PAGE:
outcomes, and theoretical underpinnings should be distinguished according to
outcome characteristics. The idea of LMX as a mediator of the curvilinear TFL–
emotional exhaustion relationship would be theoretically supported, in part, by three
main effects: (1) the curvilinear relationship between TFL and emotional exhaustion
(see Hypothesis 1), (2) the linear relationship between TFL and LMX, and (3)
a curvilinear relationship between LMX and emotional exhaustion. We draw on an
integrated theoretical rationale that combines COR theory with SET to explain these
Relationship between TFL and LMX
We propose that TFL acts as an antecedent of LMX. Recent meta-analyses identify
a robust, positive association between TFL and LMX (Ng 2017). According to Ng
(2017), LMX is the most proximal and immediate reaction to TFL. Transformational
leaders create environments that enrich the LMX process (Wang et al. 2005). In this
way, TFL is an antecedent of the creation of strong, enduring LMX relationships.
Transformational leaders support their followers through individualized consideration
(Zacher et al. 2014) such that followers are likely to perceive their exchanges as of high
quality (Chun, Cho, and Sosik 2016). This individualized and considerate behaviour is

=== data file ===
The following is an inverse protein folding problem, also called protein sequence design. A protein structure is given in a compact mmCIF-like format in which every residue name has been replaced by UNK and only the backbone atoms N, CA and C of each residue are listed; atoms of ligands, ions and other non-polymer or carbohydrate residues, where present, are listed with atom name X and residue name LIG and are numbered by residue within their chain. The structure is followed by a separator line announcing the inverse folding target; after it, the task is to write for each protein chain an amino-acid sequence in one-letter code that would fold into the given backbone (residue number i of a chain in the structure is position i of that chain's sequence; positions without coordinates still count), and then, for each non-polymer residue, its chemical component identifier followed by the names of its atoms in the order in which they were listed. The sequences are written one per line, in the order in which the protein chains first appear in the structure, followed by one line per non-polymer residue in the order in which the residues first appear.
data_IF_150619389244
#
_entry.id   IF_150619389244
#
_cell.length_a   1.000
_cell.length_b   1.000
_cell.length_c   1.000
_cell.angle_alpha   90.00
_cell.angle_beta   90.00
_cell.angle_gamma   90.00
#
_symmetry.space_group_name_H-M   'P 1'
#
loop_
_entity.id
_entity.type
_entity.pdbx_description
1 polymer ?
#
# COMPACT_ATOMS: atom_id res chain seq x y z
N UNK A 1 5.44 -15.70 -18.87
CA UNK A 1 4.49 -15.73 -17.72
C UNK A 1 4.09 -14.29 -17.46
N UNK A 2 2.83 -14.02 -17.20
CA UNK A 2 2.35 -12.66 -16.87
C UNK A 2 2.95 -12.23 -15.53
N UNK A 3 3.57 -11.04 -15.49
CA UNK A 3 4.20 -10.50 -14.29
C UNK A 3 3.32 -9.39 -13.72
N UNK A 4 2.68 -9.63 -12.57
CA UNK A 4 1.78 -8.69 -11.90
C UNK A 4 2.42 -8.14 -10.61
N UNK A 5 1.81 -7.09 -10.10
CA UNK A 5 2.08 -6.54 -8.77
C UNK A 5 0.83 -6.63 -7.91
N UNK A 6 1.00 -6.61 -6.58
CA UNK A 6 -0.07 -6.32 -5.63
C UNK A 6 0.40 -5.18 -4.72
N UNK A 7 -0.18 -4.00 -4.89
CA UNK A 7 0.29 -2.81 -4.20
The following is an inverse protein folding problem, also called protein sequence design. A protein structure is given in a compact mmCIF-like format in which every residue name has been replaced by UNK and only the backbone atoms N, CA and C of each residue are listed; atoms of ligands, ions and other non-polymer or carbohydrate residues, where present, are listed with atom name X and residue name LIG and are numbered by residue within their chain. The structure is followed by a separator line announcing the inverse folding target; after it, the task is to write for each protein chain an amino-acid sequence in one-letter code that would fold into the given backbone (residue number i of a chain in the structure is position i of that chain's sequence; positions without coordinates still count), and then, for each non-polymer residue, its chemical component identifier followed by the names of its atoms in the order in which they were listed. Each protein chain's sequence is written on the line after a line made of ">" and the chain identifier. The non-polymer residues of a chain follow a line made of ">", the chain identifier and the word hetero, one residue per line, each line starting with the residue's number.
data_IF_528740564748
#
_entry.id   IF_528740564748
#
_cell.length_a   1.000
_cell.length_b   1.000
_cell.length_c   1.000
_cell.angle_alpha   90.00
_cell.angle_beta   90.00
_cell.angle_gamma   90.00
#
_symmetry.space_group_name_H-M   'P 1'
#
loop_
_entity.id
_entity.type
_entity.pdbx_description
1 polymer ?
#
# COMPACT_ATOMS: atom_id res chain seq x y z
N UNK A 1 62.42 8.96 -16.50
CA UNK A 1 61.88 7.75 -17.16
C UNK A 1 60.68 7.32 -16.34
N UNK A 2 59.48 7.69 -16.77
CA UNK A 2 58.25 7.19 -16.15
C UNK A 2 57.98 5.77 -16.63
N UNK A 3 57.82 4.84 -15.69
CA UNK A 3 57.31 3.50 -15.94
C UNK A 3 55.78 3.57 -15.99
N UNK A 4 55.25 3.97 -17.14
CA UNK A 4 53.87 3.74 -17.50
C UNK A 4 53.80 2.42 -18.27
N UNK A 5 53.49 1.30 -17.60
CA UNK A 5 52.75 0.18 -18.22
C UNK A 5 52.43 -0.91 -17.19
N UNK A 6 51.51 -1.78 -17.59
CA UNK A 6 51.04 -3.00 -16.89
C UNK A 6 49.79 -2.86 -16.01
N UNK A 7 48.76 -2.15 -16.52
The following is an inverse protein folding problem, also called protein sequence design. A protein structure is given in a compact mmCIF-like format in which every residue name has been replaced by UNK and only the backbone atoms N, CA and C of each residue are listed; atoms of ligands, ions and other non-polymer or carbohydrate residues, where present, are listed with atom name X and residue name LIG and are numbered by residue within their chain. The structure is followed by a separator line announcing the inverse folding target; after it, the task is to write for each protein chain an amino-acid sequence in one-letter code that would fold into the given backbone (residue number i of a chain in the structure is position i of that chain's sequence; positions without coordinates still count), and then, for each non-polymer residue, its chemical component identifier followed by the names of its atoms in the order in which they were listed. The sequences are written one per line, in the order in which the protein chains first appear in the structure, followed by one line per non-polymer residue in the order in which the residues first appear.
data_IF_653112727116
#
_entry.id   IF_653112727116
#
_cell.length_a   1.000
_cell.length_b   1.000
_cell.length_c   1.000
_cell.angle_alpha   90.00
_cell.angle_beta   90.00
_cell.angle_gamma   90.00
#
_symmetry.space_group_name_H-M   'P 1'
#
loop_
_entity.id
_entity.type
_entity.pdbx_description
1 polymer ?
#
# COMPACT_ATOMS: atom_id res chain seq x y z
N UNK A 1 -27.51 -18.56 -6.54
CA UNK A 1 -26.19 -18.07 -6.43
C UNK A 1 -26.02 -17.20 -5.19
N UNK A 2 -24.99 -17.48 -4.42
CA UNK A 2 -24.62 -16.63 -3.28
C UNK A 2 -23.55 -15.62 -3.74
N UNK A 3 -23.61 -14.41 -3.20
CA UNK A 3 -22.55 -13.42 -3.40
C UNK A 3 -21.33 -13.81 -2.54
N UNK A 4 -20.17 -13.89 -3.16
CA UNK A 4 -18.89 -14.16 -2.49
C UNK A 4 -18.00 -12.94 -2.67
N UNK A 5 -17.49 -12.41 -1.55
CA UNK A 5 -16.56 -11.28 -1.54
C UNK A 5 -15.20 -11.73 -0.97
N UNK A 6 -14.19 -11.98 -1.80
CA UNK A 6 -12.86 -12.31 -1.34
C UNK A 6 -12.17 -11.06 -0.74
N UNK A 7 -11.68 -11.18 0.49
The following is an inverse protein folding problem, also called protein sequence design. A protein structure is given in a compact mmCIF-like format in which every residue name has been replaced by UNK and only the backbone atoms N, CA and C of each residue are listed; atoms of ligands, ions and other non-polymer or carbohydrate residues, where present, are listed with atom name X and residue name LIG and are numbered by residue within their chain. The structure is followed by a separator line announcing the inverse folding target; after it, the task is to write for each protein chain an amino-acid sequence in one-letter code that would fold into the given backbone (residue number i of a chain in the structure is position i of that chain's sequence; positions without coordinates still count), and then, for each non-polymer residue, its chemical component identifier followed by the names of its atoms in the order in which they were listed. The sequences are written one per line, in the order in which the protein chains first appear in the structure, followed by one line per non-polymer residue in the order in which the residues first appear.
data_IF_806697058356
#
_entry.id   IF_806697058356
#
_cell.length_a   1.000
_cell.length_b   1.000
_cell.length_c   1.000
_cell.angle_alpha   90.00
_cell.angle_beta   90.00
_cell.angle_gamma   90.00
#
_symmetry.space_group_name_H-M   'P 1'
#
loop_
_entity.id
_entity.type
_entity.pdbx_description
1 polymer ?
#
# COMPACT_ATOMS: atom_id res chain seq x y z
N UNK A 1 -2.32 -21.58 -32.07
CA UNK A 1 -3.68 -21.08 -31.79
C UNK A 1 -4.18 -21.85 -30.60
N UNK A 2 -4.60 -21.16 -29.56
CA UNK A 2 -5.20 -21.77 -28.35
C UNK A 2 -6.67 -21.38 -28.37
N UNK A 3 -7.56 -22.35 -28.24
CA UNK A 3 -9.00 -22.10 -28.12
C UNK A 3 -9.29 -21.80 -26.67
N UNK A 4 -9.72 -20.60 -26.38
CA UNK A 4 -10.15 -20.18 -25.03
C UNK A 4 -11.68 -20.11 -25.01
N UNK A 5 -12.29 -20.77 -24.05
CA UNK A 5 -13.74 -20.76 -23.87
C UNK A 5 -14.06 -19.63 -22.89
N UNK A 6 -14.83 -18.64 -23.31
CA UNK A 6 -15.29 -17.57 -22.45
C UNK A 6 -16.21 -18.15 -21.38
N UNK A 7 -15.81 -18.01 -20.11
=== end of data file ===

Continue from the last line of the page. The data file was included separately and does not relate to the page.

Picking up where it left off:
unique to transformational leaders and is key to enhancing the quality of social
exchange between leaders and followers due to strengthened reciprocation norms
(Cropanzano and Mitchell 2005). Followers led by transformational leaders are more
likely to admire their leaders for their charisma, and wisdom, thereby imbuing their
relationships with respect and trust (Ospina 2017).
Furthermore, transformational leaders are willing to invest time and effort in
cultivating relationships with followers, who are seen as important long-term assets
that help teams. Transformational leaders grant resources and can be instrumental in
achieving high-quality LMX, as they create favourable environments for developing
mutual understanding in supervisor–subordinate dyads that enable subordinates to
meet their supervisors’ expectations more effectively. Specifically, dyadic interaction
conditions are variables that characterize the tenure, frequency, and quality of dyadic
communication between supervisors and subordinates (Gerstner and Day 1997). In
this sense, TFL behaviours strengthen mutual understanding and reinforce super-
visors’ affection for their subordinates (Ashkanasy and Tse 2000). Accordingly, we
suggest that TFL has a linear, positive relationship to LMX.
Relationship between LMX and emotional exhaustion
The few studies that have empirically investigated the relationship between LMX and
emotional exhaustion (Bakker, Demerouti, and Euwema 2005; Thomas and Lankau
2009; Son, Kim, and Kim 2014; Harms et al. 2017) have shown that those involved in
high-quality LMX relationships experience fewer role stressors. The rationale for this
finding stems from role theory (Liden, Sparrowe, and Wayne 1997): leaders of indivi-
duals involved in high-quality LMX relationships provide emotional support, stronger
communication, and clearly defined roles for their subordinates, which help those
subordinates eliminate uncertainty and keep their levels of stress and exhaustion low.